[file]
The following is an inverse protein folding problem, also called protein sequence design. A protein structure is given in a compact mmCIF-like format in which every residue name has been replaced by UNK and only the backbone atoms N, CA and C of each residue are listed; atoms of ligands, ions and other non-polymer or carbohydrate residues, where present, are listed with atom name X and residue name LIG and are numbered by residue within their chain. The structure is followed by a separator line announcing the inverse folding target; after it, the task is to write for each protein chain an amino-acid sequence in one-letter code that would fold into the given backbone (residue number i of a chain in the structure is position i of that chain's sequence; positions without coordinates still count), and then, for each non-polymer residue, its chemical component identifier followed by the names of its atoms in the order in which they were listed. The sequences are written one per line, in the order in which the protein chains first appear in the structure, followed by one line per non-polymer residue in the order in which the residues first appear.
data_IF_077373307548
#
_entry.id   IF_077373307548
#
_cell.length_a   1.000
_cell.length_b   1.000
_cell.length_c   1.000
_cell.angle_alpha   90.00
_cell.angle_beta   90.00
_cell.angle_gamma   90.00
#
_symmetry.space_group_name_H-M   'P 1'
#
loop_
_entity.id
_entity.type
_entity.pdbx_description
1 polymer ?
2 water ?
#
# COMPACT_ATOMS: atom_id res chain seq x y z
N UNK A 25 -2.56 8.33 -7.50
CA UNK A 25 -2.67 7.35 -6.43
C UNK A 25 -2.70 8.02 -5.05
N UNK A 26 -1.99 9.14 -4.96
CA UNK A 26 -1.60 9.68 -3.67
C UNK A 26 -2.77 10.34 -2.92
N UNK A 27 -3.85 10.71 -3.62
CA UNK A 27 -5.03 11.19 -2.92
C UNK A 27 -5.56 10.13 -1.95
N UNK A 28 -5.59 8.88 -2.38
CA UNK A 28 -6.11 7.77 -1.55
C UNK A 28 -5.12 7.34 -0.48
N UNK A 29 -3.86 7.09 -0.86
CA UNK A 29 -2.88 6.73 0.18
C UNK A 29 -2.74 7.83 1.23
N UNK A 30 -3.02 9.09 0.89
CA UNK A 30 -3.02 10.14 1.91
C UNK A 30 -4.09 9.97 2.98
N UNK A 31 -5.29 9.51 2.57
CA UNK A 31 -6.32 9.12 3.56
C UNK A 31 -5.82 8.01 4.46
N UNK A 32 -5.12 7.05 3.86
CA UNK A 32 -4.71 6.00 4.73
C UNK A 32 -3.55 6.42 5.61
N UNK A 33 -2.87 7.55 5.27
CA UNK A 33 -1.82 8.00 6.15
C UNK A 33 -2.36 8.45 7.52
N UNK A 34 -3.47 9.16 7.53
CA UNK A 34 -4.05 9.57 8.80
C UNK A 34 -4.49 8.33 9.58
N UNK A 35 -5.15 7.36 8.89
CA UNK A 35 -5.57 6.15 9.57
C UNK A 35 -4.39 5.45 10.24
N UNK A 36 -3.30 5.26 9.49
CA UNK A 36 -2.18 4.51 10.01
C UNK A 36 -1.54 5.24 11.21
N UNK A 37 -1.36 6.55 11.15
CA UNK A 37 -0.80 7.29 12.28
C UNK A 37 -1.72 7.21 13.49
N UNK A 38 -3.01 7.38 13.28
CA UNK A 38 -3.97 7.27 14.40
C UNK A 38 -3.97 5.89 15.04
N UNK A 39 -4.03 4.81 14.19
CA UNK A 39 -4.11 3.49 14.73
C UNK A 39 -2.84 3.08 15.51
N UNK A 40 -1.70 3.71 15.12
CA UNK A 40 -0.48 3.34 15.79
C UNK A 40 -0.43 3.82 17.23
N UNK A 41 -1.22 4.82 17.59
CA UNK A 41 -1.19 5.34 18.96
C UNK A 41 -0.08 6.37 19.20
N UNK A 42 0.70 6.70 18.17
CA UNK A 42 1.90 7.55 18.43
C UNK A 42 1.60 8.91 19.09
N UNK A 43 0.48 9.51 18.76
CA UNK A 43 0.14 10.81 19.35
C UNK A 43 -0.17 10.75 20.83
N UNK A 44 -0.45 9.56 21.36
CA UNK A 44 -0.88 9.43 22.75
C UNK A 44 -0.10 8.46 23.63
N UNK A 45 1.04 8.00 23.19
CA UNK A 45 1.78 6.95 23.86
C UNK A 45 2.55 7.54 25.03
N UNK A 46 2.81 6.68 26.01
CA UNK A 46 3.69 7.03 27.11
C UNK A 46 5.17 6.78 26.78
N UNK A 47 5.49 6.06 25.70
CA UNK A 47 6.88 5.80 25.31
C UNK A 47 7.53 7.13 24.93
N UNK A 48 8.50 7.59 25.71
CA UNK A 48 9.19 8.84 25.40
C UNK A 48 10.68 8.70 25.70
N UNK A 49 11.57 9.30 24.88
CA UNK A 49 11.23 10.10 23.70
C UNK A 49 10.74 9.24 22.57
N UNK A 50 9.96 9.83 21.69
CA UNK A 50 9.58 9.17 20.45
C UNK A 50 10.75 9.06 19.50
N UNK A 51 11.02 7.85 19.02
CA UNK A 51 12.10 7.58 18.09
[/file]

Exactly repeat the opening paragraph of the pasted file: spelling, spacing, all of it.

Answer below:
The following is an inverse protein folding problem, also called protein sequence design. A protein structure is given in a compact mmCIF-like format in which every residue name has been replaced by UNK and only the backbone atoms N, CA and C of each residue are listed; atoms of ligands, ions and other non-polymer or carbohydrate residues, where present, are listed with atom name X and residue name LIG and are numbered by residue within their chain. The structure is followed by a separator line announcing the inverse folding target; after it, the task is to write for each protein chain an amino-acid sequence in one-letter code that would fold into the given backbone (residue number i of a chain in the structure is position i of that chain's sequence; positions without coordinates still count), and then, for each non-polymer residue, its chemical component identifier followed by the names of its atoms in the order in which they were listed. The sequences are written one per line, in the order in which the protein chains first appear in the structure, followed by one line per non-polymer residue in the order in which the residues first appear.